Martin takes in­jury woes in stride

Medicine Hat News - - SPORTS - SEAN ROONEY srooney@medicine­hat­ Twit­ter: MHNRooney

There are times Becky Martin is ar­guably the best col­lege golfer Al­berta’s ever seen.

And there are other times she can’t even hold a pen­cil.

The Medicine Hat Col­lege Rat­tler will tee off at na­tion­als on home soil Tues­day morn­ing as a two-time con­fer­ence cham­pion, but isn’t feel­ing much pres­sure. She knows how quickly her long-stand­ing health prob­lems can flare up and ruin a round, but in­stead of frus­tra­tion, she’s sim­ply grate­ful for the op­por­tu­nity to com­pete.

“What else am I sup­posed to do?” said the 25-year-old on the prac­tice green at Desert Blume Golf Club ear­lier this week. “I’m very proud of my­self, I’ve had a bunch of doc­tors say I turned out way bet­ter than they ever ex­pected.

“The fact that I’m out here in the cold or play­ing at any ca­pac­ity, I’ve over-achieved.”

Martin’s had a cou­ple di­ag­noses since her wrist be­gan wreak­ing havoc on her game. It sim­ply went numb at times, end­ing her ca­reer at the Univer­sity of Toledo in 2014. She tried to play in the NCAA again in Alabama a year later but it wasn’t meant to be.

At one point it was thought to be cu­bital tun­nel syn­drome, af­fect­ing the ul­nar nerve which runs all the way from the wrist to the neck. Her best guess now is tho­racic out­let syn­drome, deal­ing with both nerves and blood ves­sels in the neck and chest. She’s had seven surg­eries but points out the prob­lems haven’t gone away.

At its worst, the numb­ness hap­pens mid-swing.

“Some­times I even let go and I have to re-grab it, and hope I have a chance of find­ing the ball,” she said. “The more rounds I play, the more over­lap­ping days, I get more and more paral­y­sis in my hands. When­ever I grip the club, it’s go­ing to be dif­fer­ent than the day be­fore.”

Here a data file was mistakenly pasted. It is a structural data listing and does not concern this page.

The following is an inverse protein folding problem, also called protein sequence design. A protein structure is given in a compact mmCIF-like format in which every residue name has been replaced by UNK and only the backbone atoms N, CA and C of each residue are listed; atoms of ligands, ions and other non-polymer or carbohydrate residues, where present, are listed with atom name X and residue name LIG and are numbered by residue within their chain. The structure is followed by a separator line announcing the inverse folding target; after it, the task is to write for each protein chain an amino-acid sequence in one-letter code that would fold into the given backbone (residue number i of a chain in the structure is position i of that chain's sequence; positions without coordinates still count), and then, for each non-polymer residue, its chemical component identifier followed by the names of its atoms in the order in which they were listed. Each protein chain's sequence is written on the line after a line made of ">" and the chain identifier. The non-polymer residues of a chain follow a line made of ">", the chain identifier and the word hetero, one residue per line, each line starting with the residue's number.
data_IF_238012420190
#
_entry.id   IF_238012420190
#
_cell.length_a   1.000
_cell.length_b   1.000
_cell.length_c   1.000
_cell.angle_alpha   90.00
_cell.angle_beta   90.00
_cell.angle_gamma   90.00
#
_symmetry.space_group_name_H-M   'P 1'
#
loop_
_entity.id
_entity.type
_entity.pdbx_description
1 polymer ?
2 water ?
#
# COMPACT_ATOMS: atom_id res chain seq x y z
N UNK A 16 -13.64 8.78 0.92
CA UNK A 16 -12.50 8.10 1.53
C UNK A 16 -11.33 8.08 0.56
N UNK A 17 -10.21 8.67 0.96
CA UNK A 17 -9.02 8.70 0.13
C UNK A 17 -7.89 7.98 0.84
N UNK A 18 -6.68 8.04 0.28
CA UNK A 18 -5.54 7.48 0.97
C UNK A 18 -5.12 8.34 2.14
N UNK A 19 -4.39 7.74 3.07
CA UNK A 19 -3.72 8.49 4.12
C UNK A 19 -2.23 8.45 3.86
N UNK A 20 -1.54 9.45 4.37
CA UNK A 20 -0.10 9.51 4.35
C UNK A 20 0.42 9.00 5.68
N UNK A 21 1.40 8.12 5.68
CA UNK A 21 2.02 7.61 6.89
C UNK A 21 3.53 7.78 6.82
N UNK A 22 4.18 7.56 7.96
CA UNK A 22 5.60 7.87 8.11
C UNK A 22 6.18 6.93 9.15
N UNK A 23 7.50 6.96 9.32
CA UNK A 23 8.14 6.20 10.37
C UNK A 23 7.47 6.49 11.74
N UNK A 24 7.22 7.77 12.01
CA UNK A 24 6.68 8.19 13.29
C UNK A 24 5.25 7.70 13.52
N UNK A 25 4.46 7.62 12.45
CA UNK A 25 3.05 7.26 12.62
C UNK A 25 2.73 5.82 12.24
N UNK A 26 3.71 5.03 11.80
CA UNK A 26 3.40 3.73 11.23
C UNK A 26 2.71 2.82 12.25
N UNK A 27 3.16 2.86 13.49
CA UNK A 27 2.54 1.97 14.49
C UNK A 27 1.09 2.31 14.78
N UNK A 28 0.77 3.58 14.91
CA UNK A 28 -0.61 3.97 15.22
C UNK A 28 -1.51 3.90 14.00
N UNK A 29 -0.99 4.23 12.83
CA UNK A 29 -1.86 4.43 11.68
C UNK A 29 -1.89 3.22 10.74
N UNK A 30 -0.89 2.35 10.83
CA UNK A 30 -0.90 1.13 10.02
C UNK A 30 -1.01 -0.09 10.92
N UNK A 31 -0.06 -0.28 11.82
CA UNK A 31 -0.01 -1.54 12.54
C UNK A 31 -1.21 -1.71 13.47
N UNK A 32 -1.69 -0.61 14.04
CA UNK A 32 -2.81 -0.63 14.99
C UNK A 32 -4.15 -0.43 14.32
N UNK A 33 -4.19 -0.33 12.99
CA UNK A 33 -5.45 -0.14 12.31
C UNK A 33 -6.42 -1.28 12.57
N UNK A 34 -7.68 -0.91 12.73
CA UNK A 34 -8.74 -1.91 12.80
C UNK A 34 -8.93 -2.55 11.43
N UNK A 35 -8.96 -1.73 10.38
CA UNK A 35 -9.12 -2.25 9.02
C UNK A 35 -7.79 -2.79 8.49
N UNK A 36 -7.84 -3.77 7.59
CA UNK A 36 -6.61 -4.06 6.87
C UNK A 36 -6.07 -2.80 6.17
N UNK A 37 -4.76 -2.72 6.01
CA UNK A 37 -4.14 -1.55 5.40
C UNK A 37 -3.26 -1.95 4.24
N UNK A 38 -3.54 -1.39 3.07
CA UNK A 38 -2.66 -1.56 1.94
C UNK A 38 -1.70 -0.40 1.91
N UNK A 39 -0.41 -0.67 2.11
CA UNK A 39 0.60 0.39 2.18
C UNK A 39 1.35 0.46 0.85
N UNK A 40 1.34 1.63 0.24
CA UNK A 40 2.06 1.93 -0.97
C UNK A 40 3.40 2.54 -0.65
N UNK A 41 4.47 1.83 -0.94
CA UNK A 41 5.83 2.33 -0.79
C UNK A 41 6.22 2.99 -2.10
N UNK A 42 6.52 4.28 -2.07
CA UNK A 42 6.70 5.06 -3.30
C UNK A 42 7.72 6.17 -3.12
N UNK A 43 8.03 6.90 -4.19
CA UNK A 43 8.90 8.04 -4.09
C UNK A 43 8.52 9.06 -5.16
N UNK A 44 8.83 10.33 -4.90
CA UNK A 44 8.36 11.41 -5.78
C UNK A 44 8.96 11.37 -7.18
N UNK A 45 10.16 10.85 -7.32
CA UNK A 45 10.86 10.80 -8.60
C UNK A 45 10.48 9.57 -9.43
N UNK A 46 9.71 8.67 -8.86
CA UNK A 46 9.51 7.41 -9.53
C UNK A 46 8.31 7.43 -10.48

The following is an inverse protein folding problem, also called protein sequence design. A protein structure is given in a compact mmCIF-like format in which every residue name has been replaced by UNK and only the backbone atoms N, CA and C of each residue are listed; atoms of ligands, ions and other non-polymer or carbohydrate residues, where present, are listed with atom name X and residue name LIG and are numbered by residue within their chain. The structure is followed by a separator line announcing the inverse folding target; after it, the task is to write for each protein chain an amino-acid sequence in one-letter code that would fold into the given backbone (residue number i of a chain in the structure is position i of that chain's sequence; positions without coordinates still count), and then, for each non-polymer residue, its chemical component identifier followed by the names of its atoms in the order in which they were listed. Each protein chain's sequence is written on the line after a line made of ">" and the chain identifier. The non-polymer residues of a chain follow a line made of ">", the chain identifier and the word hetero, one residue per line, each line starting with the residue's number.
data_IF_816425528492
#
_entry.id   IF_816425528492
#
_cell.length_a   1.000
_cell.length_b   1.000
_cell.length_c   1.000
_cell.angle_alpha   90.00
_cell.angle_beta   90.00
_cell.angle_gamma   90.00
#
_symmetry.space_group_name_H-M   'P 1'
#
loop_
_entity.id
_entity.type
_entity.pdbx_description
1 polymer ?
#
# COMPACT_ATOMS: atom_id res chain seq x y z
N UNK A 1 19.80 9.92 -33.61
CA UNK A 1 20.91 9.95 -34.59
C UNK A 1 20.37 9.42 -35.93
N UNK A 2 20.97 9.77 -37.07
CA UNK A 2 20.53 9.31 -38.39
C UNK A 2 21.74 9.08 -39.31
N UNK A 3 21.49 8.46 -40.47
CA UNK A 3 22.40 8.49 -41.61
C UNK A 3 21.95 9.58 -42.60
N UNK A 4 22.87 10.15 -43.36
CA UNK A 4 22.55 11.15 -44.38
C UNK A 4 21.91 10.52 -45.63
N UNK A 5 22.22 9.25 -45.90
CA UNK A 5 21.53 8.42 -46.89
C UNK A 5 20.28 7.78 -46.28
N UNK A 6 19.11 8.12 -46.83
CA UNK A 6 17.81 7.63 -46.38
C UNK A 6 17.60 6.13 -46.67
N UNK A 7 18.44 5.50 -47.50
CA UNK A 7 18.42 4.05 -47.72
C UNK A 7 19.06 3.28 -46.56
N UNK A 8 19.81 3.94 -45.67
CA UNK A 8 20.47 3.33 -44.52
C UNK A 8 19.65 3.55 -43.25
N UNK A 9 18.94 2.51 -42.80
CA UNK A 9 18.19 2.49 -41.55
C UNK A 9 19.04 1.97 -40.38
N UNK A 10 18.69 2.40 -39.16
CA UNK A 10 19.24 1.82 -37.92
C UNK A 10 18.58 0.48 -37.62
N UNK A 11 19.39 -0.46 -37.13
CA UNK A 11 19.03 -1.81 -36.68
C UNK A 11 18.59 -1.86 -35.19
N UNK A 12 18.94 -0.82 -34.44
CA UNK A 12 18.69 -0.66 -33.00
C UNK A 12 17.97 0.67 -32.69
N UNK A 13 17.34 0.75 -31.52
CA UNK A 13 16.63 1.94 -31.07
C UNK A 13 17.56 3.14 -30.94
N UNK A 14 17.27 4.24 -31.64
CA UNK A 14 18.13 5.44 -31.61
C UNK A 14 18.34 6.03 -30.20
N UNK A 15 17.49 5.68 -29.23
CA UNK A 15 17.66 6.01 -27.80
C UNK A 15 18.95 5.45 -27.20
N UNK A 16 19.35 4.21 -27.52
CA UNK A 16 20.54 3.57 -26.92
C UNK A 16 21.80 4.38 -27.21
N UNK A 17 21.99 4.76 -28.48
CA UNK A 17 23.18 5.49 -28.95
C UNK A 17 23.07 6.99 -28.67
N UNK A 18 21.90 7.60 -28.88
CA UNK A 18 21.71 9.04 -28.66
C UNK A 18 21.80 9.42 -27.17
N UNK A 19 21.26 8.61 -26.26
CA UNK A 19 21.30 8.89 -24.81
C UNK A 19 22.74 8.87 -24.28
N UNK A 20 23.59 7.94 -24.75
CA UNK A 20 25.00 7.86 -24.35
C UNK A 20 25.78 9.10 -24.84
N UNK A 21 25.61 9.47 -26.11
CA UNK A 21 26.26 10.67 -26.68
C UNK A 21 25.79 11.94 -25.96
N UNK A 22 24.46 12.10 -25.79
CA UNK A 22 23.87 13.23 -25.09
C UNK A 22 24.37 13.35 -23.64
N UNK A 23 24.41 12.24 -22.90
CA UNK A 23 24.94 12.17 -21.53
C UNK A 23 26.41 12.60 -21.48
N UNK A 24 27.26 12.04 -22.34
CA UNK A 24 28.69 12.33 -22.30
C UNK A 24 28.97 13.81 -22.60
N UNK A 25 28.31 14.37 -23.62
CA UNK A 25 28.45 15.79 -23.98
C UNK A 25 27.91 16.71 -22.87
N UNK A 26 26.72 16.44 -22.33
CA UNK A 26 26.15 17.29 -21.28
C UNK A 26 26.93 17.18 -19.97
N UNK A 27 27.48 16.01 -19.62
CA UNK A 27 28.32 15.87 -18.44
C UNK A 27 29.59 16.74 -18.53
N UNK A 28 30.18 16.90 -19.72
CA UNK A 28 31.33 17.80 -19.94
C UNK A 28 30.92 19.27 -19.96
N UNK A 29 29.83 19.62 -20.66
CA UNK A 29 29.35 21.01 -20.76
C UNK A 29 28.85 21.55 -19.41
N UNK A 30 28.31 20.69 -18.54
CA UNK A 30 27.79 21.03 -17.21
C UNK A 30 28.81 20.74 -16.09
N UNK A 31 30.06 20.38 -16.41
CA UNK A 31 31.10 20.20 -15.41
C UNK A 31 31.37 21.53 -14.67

Which is to say na­tion­als presents an un­usally tough chal­lenge, as it’s four rounds. Martin hasn’t played a 72-hole tour­na­ment in two years — when she fin­ished third at Cana­dian Col­le­giate Ath­letic As­so­ci­a­tion cham­pi­onships in Prince Ed­ward Is­land. She didn’t play with the col­lege last year at all.

Even now, Martin re­fuses to use her med­i­cal sit­u­a­tion as an ex­cuse for not do­ing bet­ter.

“It made me a bet­ter ath­lete,” said Martin, who’s dom­i­nated the lo­cal tour­na­ment scene the last five years, rarely win­ning by less than 10 shots. “That’s what golf is re­ally about, as much as peo­ple think it’s hit­ting the ball, this is about be­ing an ath­lete, know­ing how to self-talk, de­tach your­self from bad shots, bad out­comes. It’s all about you. You have to play smart, stay level.

“I could feel I’m go­ing to hit the soft­est shot of the day and pound it. And I have to stand there and not be mad at my­self. I have to ac­cept it and be like ‘I couldn’t have done any bet­ter.’”

With a men­tal­ity like that, it’s no won­der Rat­tlers coach Trevor Moore sees Martin’s team­mates — male and fe­male — buoyed by her pres­ence.

“You can’t help but be in­spired by her story, and her per­spec­tive, and her skill set,” said Moore, whose women’s team is ranked sec­ond en­ter­ing the tour­na­ment. “The men’s team typ­i­cally had the over­all lead­er­ship of the golf teams, they had the ex­pe­ri­ence. This is the first year since I’ve coached that the women’s team has taken those reins. It’s neat to see that hap­pen.”

It’s rare enough for an Al­ber­tan to do well at the CCAA level in the first place. Be­fore Martin’s bronze in 2016, Red Deer’s Katie Grif­fiths was sec­ond in 2015 in Ab­bots­ford. To find an in­di­vid­ual fe­male medal­ist from the ACAC be­fore that, you’ve got to go back to 2001.

One joke at Rat­tlers prac­tice this week was they hoped it’d be cold so the At­lantic and B.C. play­ers would be out of their com­fort zones. But the cold also ad­versely af­fects Martin. So the fore­cast of mid­teens could be right up her al­ley, as is the links-style course it­self with her dis­tance off the tee.

No mat­ter what hap­pens, she’s smil­ing a lot more than she used to.

“It didn’t go as planned to get here,” said Martin. “Ob­vi­ously I’d like to be able to work as hard as I can and be bet­ter, but I have my lim­its. It’s more about how can I be the best I can with­out peak­ing too early, peak­ing too late and work­ing too hard, but not work­ing hard enough.”


Becky Martin putts on the prac­tice green at Desert Blume Golf Club Wed­nes­day ahead of Cana­dian Col­le­giate Ath­letic As­so­ci­a­tion cham­pi­onships, which take place next week.

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